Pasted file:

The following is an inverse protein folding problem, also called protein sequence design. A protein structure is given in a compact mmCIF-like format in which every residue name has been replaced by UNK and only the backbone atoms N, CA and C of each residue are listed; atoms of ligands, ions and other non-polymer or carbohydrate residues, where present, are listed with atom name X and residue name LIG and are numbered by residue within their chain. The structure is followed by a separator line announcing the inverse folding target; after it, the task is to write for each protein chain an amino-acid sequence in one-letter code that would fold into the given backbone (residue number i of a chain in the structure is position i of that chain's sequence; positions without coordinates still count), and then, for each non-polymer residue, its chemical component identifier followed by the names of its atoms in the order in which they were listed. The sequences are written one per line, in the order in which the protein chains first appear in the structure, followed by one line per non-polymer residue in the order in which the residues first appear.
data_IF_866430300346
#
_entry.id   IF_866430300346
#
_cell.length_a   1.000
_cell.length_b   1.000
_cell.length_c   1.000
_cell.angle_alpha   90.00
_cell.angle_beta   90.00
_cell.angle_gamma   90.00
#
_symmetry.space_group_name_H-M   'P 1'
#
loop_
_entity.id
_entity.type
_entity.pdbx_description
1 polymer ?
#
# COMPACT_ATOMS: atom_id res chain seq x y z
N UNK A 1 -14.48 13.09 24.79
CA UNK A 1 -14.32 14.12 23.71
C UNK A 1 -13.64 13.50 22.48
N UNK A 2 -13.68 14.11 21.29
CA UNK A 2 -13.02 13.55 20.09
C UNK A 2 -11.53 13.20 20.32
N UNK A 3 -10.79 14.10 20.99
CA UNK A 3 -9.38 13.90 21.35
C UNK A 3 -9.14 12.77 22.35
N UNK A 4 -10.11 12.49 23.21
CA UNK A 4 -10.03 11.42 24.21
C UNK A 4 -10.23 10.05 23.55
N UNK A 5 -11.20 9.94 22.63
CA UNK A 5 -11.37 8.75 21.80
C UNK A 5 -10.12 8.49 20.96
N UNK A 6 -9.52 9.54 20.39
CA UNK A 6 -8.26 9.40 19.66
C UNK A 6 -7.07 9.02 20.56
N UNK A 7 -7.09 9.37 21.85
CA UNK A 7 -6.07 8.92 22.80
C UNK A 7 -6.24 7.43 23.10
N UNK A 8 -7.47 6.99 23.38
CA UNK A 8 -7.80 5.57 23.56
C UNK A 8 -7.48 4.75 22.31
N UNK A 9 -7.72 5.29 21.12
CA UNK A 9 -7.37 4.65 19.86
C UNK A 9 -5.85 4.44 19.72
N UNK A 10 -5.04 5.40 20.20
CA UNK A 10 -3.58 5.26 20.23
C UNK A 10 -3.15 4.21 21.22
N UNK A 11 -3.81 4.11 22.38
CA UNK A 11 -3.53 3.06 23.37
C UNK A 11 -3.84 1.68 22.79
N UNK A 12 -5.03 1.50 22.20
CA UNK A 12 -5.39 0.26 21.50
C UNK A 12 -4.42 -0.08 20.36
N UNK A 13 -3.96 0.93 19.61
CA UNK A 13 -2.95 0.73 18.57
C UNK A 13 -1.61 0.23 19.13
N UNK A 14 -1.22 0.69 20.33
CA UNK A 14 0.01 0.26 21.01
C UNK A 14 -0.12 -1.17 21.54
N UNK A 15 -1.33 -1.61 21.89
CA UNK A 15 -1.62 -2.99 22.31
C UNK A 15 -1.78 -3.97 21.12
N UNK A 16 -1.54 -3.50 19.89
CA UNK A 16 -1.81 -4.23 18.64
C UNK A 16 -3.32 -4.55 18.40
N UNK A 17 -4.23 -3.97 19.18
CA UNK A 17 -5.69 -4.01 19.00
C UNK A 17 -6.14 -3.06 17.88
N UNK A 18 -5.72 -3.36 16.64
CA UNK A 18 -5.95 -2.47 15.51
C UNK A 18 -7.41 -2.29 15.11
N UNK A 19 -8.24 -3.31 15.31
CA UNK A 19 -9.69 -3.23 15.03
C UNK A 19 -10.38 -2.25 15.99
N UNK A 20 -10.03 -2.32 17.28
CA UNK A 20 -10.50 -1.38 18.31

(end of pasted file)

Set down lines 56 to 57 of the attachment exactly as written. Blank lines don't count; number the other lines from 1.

CA UNK A 12 -5.39 0.26 21.50
C UNK A 12 -4.42 -0.08 20.36